Even with Gordon at his elbow, there are plenty of reasons to question Ratcliffe’s suitability for the top position in U.S. intelligence. As Morrell and Vickers, two intelligence veterans, have observed: a successful DNI needs to be the president’s primary intelligence adviser—not in a cheerleading capacity, but in the role of a straight-talking éminence grise who will tell the truth, the whole truth, and nothing but the truth. This requires a willingness to defend the objectivity and independence of the Intelligence Community even when the information flowing from that objectivity and independence is unwanted or uncomfortable. A successful DNI must also have the confidence of the Congress (particularly those members serving on the Intelligence committees) as well as the other principals of the national security structure, particularly the Secretary of Defense, the Secretary of State, and the National Security Advisor.
Aside from these important features of professional judgment, approach, and cooperation, the DNI’s oversight of an Intelligence Community that embraces 17 separate organizations with a budget of more than $63 billion and staffing of more than 100,000 people also bespeaks the need for someone with significant management experience—experience that appears nowhere on Ratcliffe’s exiguous national security resumé.
In this fractious time of partisan politics, there is another concern. Given the, let me be charitable, “uncertainty” of Ratcliffe’s qualifications and the stridency with which he has attacked the Mueller Report, one cannot overlook that the DNI has access to all classified information generated by the Intelligence Community. Now, consider that Attorney General William Barr appears ready to begin his “investigation of the investigators”—a probe that will ostensibly assess the political biases of both the FBI counterintelligence investigation conducted during the 2016 election campaign and the perceived prejudices of the Special Counsel investigation itself. In another departure from past practice and from reason, Trump has given Barr, in his role as Attorney General, the unprecedented authority to declassify Intelligence Community product as he sees fit in conducting this “investigation.” Given Ratcliffe’s publicly expressed disdain for these same FBI and Special Counsel investigations, it is no stretch to imagine that, if confirmed, Ratcliffe, who is possessed of neither loyalty to the Intelligence Community nor institutional appreciation for the protection of intelligence sources and methods, will be a natural enabler in cherry-picking material—or, more to the point, in finding material worth cherry-picking—that Barr might find useful in pursuing what, by all appearances, seems less likely to be an “investigation” than a scavenger hunt in search of support for a preordained conclusion.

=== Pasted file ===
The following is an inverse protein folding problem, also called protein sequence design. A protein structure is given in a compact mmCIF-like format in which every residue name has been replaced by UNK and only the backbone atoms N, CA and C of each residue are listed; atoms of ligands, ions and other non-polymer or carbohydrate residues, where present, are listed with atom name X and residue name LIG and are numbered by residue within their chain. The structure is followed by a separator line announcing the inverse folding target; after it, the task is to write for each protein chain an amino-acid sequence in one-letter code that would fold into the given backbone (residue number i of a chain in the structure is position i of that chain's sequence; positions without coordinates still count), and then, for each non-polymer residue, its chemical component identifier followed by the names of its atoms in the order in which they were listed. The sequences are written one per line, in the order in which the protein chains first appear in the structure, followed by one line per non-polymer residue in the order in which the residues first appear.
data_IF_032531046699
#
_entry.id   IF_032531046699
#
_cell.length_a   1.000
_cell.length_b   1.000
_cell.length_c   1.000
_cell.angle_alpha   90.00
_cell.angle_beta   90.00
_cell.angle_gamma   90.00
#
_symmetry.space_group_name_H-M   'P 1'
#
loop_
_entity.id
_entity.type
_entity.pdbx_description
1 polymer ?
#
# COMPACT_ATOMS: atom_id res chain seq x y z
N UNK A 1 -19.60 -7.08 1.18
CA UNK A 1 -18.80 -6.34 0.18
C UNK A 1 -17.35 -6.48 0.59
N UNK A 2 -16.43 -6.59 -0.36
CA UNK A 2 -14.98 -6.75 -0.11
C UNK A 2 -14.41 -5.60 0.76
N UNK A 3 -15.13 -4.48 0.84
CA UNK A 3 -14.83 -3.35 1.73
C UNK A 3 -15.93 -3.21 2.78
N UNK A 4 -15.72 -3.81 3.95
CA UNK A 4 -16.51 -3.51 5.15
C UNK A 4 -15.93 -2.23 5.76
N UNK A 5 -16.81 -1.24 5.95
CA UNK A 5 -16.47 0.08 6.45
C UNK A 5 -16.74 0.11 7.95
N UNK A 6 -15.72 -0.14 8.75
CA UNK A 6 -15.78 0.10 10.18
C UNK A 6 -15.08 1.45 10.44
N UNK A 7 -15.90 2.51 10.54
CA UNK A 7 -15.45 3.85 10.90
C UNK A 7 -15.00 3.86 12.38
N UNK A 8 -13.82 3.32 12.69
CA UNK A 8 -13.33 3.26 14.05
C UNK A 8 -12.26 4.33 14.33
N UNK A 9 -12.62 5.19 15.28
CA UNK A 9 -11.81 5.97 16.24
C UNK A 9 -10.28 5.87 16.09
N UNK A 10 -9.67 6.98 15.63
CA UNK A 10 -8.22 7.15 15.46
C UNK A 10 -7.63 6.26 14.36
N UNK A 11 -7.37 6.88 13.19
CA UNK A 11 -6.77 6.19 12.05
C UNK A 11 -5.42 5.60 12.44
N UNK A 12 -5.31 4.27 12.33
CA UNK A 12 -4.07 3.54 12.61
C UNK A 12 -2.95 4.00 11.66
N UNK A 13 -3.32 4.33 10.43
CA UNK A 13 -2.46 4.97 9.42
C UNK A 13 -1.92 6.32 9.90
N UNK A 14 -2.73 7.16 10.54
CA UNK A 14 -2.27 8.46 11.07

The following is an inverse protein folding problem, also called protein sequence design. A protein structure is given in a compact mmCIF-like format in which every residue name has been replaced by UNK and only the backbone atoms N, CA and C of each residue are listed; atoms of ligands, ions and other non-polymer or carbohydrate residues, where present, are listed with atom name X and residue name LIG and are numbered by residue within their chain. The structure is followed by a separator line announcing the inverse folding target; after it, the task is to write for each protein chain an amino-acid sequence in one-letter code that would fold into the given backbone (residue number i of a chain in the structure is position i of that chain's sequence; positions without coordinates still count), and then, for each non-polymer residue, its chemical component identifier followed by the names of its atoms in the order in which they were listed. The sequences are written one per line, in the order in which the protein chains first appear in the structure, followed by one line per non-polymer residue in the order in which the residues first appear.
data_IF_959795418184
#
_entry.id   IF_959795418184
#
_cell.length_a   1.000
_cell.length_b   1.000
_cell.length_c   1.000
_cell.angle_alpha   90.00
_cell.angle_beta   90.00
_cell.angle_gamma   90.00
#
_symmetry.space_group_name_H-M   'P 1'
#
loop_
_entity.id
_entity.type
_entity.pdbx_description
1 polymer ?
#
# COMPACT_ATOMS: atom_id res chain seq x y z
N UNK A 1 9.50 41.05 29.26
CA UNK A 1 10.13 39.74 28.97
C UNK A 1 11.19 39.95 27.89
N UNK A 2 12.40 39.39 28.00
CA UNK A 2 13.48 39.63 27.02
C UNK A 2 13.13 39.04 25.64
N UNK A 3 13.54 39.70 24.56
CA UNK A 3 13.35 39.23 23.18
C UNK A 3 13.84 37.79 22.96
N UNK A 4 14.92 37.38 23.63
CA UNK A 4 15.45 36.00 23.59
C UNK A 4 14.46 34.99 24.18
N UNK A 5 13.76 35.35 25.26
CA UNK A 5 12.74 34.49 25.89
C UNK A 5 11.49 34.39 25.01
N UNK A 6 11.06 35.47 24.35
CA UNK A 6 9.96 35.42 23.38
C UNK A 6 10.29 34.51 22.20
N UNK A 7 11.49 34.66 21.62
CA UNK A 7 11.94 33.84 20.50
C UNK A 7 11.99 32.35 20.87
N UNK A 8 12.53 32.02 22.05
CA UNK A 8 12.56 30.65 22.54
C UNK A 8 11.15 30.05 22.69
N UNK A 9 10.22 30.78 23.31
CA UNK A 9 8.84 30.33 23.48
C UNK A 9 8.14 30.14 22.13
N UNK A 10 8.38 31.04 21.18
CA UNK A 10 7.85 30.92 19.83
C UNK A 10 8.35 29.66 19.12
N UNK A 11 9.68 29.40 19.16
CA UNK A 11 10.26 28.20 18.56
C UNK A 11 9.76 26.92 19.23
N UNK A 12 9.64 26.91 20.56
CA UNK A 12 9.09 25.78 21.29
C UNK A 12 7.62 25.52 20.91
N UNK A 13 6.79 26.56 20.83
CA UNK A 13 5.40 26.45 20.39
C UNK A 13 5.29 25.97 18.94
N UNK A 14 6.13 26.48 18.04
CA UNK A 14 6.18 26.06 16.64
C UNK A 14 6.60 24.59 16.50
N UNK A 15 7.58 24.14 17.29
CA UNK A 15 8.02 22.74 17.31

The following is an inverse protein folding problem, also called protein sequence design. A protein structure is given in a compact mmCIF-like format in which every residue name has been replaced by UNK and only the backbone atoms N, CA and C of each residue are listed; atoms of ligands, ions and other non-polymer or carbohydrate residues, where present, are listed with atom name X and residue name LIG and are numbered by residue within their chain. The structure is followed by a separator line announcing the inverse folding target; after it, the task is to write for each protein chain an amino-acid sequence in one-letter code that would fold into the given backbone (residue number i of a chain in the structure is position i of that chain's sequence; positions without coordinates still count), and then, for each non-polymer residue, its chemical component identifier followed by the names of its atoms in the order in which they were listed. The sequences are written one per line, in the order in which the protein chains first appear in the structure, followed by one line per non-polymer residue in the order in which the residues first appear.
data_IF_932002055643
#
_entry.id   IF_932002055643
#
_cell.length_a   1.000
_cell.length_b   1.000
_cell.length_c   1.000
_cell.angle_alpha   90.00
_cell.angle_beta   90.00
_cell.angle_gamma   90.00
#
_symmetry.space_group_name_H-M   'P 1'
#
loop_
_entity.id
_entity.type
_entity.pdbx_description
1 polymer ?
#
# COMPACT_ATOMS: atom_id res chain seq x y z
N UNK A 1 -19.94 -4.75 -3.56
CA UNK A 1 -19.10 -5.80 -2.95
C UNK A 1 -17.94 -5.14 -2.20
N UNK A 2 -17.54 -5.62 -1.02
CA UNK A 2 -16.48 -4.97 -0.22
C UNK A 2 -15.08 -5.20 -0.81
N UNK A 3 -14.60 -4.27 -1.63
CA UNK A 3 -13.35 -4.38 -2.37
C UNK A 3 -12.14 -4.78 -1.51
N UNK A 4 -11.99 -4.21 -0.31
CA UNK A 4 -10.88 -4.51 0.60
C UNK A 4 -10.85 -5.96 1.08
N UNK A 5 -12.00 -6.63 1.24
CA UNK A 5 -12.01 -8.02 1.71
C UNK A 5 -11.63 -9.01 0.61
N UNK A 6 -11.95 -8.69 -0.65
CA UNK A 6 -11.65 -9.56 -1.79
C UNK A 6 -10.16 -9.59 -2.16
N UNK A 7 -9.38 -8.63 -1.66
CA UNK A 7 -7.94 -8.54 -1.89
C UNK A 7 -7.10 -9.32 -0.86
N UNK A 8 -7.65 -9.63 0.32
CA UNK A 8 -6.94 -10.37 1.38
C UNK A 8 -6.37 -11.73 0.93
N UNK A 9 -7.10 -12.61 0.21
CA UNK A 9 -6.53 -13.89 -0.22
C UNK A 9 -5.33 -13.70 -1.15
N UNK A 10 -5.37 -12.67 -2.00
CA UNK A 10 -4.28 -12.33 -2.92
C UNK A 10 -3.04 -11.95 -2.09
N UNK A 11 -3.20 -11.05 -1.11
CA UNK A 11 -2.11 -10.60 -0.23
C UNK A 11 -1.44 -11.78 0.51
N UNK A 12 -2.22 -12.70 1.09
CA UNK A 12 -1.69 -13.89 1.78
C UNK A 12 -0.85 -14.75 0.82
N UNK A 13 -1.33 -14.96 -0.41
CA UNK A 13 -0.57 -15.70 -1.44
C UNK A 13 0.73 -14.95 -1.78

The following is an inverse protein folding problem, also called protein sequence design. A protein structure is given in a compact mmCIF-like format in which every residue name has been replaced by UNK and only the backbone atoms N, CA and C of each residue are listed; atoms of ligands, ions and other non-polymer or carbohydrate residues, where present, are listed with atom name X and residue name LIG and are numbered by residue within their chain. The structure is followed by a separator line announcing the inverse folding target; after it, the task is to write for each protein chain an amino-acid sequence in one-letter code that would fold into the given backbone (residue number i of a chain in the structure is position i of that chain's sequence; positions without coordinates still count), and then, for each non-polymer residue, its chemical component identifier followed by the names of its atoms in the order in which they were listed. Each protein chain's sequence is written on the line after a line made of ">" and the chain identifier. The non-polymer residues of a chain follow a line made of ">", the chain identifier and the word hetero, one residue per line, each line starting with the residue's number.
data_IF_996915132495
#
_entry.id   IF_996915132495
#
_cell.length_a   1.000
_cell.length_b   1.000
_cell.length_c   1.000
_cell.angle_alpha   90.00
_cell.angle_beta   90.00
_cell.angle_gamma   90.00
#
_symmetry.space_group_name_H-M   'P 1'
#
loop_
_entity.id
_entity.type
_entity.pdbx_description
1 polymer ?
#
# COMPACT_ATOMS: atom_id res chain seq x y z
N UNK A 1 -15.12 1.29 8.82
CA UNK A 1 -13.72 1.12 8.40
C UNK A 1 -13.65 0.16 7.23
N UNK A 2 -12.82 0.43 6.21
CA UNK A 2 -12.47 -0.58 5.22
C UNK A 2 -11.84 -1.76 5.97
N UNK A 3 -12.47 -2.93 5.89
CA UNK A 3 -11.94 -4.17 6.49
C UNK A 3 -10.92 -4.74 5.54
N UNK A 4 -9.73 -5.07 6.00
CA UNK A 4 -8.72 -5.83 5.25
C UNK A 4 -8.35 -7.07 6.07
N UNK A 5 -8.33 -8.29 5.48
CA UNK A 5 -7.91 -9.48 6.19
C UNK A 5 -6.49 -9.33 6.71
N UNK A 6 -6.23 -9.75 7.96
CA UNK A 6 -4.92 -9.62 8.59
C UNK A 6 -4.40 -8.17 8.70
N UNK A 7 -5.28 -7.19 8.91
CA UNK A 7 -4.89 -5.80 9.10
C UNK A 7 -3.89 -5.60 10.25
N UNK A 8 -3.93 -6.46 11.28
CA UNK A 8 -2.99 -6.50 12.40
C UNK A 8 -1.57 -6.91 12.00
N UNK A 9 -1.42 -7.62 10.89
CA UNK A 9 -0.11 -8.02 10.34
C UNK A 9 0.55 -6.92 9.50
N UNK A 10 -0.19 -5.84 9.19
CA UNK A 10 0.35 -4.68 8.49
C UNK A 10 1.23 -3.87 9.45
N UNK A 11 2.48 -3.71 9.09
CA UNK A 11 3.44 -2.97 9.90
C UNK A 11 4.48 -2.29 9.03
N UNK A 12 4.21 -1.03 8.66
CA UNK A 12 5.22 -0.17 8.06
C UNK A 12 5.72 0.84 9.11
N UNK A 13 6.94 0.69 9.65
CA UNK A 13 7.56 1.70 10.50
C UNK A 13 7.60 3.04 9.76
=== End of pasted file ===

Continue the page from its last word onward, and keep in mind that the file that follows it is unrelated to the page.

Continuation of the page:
These are fraught times, both domestically and, more importantly with respect to the position of Director of National Intelligence, internationally. There is plenty that the Senate should insist upon learning about the qualifications, viewpoints, and priorities of John Ratcliffe before considering his confirmation as the nation’s sixth Director of National Intelligence.